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Interesting Ant Facts . . . . . . . . .

Ants are members of the family of social insects meaning that they live in organized colonies. Ants make up the family of Formicidae of the order Hymenoptera. The ant family contains more than 4.500 described species that can be found in tropical and temperate areas around the world. In a colony of ants you find wingless, infertile female workers dominant in defense, foraging and brood-tending. The fertilized winged female becomes the queen and may find her own nest after the mating season. In some species they may also stay in the colony or the surrounding area. Males die after mating. The queen starts laying eggs that develop into white larvae, then pupae and after that adults. In some species the queens start their new colony alone, in others they leave with workers from the old nest. Queens starting on their own do not have a lot of food to begin with, which is why the first workers are normally smaller than they are in a big nest. Some queens, like Atta (Leafcutter Ants) also lay special non-fertilized eggs that are for eating. When times are hard the young queen must eat the eggs, larvae and pupae to stay alive. But as soon as the first workers appear she is out of trouble.

The first adults immediately start foraging or hunting for food and brood-tending. Then the queen has only one job left to do: laying eggs. Out of the thousand of winged queens only a few normally stay alive (many are eaten by other insects, young birds or die of hunger) to build a new colony of ants. Most ants build some sort of nest under and above the ground, in trees and houses where they live and bring their food. They are generally omnivorous, but some need special food. You may find agricultural or pastoral habitats.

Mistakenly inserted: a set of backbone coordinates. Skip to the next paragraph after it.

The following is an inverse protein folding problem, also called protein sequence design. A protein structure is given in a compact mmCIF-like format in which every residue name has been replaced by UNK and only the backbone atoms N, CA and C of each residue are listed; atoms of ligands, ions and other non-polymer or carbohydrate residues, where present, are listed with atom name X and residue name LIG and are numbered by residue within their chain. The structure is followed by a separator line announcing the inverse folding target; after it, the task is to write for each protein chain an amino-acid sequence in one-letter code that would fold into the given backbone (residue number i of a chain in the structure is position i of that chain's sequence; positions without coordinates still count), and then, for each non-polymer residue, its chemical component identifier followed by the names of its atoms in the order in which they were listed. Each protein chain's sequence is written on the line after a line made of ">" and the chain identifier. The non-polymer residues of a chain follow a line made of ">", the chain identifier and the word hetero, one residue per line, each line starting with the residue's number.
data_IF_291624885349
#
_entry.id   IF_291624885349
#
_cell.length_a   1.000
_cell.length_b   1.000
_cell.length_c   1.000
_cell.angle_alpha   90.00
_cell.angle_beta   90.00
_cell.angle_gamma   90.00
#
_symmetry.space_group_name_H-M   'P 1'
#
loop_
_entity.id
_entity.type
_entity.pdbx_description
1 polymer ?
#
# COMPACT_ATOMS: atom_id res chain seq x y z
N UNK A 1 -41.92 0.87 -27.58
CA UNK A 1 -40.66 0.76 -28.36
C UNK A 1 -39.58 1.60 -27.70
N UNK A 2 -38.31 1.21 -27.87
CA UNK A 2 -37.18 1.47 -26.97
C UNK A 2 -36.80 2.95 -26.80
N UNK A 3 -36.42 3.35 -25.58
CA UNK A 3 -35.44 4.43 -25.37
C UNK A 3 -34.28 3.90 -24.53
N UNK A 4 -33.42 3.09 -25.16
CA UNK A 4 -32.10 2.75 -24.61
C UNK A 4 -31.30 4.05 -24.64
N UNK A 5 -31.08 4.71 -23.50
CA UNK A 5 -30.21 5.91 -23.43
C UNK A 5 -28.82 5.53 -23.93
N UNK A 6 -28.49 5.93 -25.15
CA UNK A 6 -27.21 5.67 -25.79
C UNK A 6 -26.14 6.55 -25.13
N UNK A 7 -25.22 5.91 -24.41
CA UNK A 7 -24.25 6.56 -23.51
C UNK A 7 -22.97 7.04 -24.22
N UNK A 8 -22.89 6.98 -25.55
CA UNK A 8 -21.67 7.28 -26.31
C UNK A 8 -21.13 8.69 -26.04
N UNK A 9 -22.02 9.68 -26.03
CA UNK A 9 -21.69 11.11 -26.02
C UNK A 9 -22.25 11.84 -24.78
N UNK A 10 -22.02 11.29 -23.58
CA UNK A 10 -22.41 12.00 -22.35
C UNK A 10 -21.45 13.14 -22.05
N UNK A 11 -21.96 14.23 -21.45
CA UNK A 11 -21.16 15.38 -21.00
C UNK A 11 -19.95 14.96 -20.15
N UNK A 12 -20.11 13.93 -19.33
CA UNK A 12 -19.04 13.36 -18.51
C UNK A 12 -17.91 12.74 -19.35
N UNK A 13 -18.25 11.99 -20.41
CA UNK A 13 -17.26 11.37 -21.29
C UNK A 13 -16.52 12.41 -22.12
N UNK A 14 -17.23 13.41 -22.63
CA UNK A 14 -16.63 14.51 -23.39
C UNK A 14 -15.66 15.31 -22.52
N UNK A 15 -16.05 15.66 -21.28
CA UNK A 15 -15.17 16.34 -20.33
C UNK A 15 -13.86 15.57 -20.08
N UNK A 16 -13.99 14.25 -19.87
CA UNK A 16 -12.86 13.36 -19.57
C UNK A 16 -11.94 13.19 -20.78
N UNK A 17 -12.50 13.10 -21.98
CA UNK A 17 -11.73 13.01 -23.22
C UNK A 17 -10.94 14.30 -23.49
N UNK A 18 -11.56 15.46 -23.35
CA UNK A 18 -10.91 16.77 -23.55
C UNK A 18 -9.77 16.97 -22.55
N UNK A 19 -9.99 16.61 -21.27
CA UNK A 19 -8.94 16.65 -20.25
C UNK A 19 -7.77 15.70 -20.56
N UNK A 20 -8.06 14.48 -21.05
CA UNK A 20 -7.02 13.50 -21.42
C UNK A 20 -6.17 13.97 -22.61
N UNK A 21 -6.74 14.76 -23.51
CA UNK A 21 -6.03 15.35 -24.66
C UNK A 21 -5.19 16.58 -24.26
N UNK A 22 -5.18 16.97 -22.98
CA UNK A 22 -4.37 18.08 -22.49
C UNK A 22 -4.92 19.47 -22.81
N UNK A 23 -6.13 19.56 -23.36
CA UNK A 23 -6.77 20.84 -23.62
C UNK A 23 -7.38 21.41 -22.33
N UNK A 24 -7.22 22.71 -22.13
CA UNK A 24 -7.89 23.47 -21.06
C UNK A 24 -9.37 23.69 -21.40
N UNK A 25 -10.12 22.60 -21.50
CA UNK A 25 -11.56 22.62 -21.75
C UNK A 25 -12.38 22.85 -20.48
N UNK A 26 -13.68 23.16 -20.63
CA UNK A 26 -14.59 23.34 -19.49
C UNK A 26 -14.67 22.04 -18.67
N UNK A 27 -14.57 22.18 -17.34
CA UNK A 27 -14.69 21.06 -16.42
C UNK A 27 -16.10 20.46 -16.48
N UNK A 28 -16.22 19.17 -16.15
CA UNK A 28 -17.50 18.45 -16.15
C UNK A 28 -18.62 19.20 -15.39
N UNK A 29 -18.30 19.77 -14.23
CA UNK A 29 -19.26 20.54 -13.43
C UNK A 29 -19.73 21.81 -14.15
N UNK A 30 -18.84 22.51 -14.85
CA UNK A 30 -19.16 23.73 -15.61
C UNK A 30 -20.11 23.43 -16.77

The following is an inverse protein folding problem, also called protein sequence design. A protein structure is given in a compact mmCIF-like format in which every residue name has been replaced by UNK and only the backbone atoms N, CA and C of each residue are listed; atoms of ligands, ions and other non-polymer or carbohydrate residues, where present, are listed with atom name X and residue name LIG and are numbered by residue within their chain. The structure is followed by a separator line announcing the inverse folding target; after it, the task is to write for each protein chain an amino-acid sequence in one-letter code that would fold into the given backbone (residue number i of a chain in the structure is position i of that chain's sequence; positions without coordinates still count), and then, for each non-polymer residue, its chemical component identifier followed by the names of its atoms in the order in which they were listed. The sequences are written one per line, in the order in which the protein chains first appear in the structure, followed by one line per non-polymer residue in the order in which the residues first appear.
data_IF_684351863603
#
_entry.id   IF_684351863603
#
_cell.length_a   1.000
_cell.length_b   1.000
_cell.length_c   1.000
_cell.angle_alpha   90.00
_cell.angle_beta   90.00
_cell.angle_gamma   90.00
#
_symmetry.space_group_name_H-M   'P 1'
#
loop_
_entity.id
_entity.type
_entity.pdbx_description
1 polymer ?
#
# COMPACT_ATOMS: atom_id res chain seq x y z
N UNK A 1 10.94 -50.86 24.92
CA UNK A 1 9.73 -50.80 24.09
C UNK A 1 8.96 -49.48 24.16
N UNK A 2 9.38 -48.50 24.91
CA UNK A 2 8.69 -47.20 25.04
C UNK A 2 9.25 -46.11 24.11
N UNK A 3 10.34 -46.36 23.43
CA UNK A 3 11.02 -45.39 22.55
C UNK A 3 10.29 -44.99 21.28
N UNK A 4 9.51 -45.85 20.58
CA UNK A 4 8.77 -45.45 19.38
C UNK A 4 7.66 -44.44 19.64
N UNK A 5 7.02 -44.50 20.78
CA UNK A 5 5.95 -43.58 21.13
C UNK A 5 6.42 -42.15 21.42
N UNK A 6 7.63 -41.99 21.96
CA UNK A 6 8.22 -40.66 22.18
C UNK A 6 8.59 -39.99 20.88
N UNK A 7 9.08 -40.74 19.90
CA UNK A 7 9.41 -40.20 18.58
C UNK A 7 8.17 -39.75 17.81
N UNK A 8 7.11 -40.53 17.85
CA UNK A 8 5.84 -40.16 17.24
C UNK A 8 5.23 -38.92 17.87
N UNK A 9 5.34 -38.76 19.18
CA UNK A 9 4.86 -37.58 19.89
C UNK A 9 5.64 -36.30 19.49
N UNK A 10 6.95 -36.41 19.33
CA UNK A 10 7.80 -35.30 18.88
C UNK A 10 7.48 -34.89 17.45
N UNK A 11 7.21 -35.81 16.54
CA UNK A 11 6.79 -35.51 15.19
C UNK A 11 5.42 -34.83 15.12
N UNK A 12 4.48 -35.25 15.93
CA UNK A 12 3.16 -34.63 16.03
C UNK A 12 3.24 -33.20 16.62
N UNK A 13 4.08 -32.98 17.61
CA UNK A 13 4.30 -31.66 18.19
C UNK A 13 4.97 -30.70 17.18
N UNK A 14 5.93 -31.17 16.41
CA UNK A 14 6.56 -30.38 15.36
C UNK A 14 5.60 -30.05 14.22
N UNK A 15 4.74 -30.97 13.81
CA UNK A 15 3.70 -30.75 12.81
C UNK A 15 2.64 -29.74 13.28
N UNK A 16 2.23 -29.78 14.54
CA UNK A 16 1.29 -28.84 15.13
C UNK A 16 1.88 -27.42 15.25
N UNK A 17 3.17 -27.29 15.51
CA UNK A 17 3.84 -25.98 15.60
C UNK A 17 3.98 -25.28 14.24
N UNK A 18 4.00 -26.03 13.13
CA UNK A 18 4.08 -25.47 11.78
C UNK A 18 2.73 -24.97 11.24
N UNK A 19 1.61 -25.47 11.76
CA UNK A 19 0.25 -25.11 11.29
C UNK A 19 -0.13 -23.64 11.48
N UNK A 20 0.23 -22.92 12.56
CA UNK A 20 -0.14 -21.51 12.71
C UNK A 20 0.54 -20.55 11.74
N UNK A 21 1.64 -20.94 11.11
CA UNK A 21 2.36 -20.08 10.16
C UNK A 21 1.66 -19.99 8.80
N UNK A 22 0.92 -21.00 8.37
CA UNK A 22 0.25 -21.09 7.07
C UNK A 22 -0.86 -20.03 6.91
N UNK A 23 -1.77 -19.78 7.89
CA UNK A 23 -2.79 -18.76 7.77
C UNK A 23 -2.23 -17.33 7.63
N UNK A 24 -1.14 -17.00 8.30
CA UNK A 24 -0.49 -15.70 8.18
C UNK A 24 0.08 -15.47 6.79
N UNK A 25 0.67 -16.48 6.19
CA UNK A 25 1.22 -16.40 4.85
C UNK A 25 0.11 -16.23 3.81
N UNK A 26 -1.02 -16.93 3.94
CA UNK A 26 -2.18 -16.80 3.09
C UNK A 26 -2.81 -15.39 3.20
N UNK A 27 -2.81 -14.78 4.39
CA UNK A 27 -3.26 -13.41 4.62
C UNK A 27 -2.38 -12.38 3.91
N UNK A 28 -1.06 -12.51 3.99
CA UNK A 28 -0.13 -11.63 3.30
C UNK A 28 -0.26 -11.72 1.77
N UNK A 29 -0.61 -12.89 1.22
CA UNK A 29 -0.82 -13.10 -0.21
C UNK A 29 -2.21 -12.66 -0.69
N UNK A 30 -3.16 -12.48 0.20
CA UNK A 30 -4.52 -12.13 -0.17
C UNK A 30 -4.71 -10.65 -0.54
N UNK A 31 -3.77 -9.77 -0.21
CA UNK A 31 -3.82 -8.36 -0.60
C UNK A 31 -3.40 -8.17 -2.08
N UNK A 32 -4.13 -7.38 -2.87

Fungus-growing ants cut leaves and bring them home to their nest to fertilize the fungus gardens they build. This kind of fungus can only be found with the leafcutter ants. The Harvester Ants frequently visit grass fields to harvest and store the grass seeds. Specialized workers crack the seeds for the other ants to eat. Many ants eat the sweet fluid excreted by aphids. Some species keep and protect them - sometimes even in their own nests. Honey pot ants feed certain workers used as living containers with enormous quantities of honeydew. Thus their bodies become so big that they cannot move any more. The nests of the army and driver ants are built out of the clustered bodies of millions of workers hanging down from a low branch or log. In this cluster the queen and brood are enclosed. After this nesting phase, the nomadic phase starts. Then the whole colony moves with the queen and brood protected by the huge soldiers who kill everything that comes into their way. In an area where the army or driver ants passed through you will not find any living insect left. Even young birds that are unable to fly, lizards and other small animals are killed if they cannot get away. Some ants are temporary or permanent parasites in colonies of other ant species. After forays against other ants Amazon Ants bring back unconsumed brood to serve as slaves as soon as they have matured.

Some ant nests are inhabited by myrmecophiles. Myrmecophiles are parasitic or beneficial residents. Since ants practice trophallaxis, a form of reciprocal feeding that comes along with the exchange of chemical stimulation, many Myrmecophiles imitate the behavior and the chemical communication of ants to get fed by trophallaxis.

The ants we are most concerned about in south Florida are: Argentine, Carpenter, Carribean, Crazy, Fire, Ghost, Pavement, Pharoah, and the White Footed ant. Depending on the time of year and the species, treatments will vary.



Hexapoda (including Insecta) > Hymenoptera > Formicidae
Solenopsis geminata (Fabricius)

Insects: Fire Ants.
Do fire ants bite or sting?

Fire ants do not bite. They sting like wasps and bees. They hold on with their mouthparts and inject venom into skin through a smooth - not barbed -
stinger fire ant



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